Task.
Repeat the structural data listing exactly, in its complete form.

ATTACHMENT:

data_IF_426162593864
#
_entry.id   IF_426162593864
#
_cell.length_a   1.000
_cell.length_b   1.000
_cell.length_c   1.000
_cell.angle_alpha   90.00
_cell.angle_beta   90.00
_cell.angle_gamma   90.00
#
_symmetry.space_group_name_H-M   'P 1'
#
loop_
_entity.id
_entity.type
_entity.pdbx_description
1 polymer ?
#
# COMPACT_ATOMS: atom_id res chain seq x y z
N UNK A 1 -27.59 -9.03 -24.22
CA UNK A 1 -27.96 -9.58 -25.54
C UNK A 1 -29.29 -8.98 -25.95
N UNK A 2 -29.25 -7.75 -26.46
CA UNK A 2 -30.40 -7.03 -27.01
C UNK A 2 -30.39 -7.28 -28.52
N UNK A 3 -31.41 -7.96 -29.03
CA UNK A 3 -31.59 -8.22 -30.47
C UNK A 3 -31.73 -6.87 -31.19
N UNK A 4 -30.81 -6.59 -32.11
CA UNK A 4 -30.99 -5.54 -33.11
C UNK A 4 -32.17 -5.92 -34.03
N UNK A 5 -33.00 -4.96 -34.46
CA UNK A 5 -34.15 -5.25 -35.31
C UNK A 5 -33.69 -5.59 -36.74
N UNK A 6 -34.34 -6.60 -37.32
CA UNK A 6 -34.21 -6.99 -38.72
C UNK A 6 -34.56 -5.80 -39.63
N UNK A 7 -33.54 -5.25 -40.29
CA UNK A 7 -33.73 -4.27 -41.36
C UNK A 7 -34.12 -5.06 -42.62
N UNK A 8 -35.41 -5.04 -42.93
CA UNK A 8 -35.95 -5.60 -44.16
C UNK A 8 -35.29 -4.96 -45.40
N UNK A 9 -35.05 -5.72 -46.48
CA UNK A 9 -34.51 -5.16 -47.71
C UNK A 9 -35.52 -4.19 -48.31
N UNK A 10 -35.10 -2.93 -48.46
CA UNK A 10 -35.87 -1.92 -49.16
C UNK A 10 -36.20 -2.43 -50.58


data_IF_426162593864
#
_entry.id   IF_426162593864
#
_cell.length_a   1.000
_cell.length_b   1.000
_cell.length_c   1.000
_cell.angle_alpha   90.00
_cell.angle_beta   90.00
_cell.angle_gamma   90.00
#
_symmetry.space_group_name_H-M   'P 1'
#
loop_
_entity.id
_entity.type
_entity.pdbx_description
1 polymer ?
#
# COMPACT_ATOMS: atom_id res chain seq x y z
N UNK A 1 -27.59 -9.03 -24.22
CA UNK A 1 -27.96 -9.58 -25.54
C UNK A 1 -29.29 -8.98 -25.95
N UNK A 2 -29.25 -7.75 -26.46
CA UNK A 2 -30.40 -7.03 -27.01
C UNK A 2 -30.39 -7.28 -28.52
N UNK A 3 -31.41 -7.96 -29.03
CA UNK A 3 -31.59 -8.22 -30.47
C UNK A 3 -31.73 -6.87 -31.19
N UNK A 4 -30.81 -6.59 -32.11
CA UNK A 4 -30.99 -5.54 -33.11
C UNK A 4 -32.17 -5.92 -34.03
N UNK A 5 -33.00 -4.96 -34.46
CA UNK A 5 -34.15 -5.25 -35.31
C UNK A 5 -33.69 -5.59 -36.74
N UNK A 6 -34.34 -6.60 -37.32
CA UNK A 6 -34.21 -6.99 -38.72
C UNK A 6 -34.56 -5.80 -39.63
N UNK A 7 -33.54 -5.25 -40.29
CA UNK A 7 -33.73 -4.27 -41.36
C UNK A 7 -34.12 -5.06 -42.62
N UNK A 8 -35.41 -5.04 -42.93
CA UNK A 8 -35.95 -5.60 -44.16
C UNK A 8 -35.29 -4.96 -45.40
N UNK A 9 -35.05 -5.72 -46.48
CA UNK A 9 -34.51 -5.16 -47.71
C UNK A 9 -35.52 -4.19 -48.31
N UNK A 10 -35.10 -2.93 -48.46
CA UNK A 10 -35.87 -1.92 -49.16
C UNK A 10 -36.20 -2.43 -50.58